It was often the case that his most powerful work hearkened back to the Greek myths that had moved him so much in the mid-sixties. His “Sphinx” series of 1988 is particularly valuable.
The past two decades, with their heavy dose of social reaction and stagnation—Reaganism, the collapse of the Soviet Union and the subsequent triumphalism, the decay of the traditional labor movement—proved difficult for Golub, and not only for him. His work tended to become chaotic and confused. He, and artists in general, needed to understand that a quarter-century of social retrogression—during which time, in any event, crucial changes in economic life took place that would prepare the basis for a new revolutionary upsurge—had not compromised the general progressive swing of human development. The victims of his paintings were bound to reassert themselves, on a new and higher basis.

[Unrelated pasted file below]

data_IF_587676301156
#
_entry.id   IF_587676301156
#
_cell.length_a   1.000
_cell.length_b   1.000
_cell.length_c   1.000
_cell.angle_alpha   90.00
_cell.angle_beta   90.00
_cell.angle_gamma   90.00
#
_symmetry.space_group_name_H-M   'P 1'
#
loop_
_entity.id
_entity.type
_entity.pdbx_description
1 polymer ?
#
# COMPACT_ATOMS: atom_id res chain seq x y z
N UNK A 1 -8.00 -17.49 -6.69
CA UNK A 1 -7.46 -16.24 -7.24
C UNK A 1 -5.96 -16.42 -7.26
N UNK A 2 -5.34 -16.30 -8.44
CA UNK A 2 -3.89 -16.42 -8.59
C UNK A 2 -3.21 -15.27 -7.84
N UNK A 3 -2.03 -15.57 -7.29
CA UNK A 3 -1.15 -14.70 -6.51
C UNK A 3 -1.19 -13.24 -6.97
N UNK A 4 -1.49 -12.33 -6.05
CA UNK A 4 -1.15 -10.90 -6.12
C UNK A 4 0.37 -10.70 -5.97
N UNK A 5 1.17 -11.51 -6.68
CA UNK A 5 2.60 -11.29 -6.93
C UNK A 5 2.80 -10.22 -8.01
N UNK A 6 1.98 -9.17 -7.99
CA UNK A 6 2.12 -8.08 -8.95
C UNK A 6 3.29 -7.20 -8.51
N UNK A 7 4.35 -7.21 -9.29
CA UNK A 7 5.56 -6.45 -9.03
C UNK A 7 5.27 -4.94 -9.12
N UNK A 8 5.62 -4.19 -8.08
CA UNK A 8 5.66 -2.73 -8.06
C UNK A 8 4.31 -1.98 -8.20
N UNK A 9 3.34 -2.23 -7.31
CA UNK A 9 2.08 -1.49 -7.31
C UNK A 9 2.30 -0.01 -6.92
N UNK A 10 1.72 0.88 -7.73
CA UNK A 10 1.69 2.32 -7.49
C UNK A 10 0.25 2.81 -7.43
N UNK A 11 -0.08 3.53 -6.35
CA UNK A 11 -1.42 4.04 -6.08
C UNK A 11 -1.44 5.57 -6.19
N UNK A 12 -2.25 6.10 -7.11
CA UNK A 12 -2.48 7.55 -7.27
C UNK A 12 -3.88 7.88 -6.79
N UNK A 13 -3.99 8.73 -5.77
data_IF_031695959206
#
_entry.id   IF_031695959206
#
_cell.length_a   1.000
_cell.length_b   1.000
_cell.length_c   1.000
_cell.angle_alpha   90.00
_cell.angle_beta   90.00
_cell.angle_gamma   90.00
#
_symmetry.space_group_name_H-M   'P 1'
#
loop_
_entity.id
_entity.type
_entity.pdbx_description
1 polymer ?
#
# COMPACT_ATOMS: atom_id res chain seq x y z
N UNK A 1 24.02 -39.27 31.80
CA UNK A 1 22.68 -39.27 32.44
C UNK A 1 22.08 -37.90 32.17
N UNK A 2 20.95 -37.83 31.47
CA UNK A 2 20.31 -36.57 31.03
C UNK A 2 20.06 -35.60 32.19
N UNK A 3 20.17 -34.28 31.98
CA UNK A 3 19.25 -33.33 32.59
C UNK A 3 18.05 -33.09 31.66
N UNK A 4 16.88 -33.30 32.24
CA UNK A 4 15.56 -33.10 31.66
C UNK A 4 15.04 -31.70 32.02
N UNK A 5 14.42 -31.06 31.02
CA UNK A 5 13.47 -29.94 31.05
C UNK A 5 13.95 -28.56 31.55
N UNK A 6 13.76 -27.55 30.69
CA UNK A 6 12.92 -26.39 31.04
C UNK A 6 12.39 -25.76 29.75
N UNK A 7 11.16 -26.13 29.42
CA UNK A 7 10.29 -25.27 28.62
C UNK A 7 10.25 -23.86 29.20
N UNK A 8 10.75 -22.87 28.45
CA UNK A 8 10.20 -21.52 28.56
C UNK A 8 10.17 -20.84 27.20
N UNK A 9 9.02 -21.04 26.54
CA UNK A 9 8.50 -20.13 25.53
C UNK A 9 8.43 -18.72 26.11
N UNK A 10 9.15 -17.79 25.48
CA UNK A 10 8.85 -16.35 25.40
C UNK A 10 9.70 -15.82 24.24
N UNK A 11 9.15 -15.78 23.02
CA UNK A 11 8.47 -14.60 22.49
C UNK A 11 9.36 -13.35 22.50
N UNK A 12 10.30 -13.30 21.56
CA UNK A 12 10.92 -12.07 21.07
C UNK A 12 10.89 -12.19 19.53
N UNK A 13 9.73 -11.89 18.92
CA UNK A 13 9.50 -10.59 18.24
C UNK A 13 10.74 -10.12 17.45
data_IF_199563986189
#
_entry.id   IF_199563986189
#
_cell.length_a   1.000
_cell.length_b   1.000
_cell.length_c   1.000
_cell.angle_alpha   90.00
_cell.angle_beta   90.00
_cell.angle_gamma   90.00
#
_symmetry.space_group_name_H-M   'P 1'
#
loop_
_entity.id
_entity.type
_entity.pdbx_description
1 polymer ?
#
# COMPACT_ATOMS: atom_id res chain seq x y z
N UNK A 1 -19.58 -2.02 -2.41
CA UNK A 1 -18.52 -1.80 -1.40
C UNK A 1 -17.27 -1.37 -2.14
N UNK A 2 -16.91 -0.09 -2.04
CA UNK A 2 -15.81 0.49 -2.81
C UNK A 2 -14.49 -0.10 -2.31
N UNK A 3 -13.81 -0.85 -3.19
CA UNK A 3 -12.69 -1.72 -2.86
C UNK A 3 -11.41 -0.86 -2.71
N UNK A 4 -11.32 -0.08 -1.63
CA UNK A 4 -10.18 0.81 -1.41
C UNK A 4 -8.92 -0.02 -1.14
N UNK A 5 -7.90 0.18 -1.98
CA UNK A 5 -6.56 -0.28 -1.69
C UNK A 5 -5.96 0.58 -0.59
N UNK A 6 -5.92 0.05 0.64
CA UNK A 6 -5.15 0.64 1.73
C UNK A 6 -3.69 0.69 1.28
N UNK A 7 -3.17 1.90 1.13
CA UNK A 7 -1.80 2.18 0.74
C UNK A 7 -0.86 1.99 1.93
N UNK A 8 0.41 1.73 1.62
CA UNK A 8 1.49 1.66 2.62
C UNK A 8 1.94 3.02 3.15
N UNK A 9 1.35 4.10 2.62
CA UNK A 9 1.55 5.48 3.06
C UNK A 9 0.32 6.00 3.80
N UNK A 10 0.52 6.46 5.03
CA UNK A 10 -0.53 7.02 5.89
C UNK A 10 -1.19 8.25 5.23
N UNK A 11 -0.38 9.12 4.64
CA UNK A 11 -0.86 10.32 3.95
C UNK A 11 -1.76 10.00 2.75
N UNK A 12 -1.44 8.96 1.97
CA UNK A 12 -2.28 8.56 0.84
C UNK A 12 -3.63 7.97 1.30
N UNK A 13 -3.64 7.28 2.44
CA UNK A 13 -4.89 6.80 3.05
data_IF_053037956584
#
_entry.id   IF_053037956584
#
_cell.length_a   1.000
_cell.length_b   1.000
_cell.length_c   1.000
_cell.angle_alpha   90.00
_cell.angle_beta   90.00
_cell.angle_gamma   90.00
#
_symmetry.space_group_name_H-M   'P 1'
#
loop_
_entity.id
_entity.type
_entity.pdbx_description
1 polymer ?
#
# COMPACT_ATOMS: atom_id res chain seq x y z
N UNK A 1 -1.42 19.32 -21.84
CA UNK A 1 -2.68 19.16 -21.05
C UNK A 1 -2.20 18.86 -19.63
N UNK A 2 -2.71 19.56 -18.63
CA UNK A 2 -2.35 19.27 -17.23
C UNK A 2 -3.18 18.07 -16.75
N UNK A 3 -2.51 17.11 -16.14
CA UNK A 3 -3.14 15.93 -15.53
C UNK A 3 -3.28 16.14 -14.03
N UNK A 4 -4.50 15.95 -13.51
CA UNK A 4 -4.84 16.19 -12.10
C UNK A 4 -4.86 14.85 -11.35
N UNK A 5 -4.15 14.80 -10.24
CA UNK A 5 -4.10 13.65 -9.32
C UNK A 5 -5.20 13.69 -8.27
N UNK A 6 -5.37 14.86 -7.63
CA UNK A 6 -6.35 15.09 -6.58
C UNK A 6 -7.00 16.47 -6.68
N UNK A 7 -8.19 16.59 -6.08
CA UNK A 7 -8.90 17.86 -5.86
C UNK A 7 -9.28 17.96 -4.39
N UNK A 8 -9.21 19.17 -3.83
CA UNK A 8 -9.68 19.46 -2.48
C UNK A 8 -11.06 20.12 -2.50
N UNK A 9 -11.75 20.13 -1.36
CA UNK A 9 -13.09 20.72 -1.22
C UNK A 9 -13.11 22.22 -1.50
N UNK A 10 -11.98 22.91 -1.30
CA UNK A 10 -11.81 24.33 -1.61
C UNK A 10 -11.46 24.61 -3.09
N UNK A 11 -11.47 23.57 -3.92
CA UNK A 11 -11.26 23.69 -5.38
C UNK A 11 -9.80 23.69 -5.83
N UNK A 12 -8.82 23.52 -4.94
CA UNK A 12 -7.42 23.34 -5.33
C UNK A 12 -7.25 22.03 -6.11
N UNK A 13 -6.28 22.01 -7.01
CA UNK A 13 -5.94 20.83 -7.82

Golub’s work remains essential for all those who are coming into struggle against the status quo. The sense that art is an active participant in history, a molder of feeling and thought, a revealer of the world, was never absent from his work. As he said to a class of graduating art students:
“Without the visual arts, without Vorticism, Suprematism, Dada, Abstract Expressionism, Neo-Expressionism, etc. etc. etc., the modern world would be immeasurably impoverished. The visual arts give us our look, the look of the modern world, and they are crucial in helping to analyze and define whatever it is we are experiencing!... Artists manage extraordinary balancing acts, not merely of survival or brinkmanship, but of analysis and raw nerve.” 
See: http://www.tfaoi.com/aa/2aa/2aa534.htm for examples of Golub’s work
 News Release, Brooklyn Museum of Art, November 2000. http://www.tfaoi.com/aa/2aa/2aa534.htm
 October 19, 1992, interview with David Procuniar. Journal of Contemporary Art, 1995.
 MFA degree catalogue, Mason Gross School of the Arts, Rutgers, The State University of New Jersey, 1986. http://www.procuniarworkshop.com/home/index/article/40.html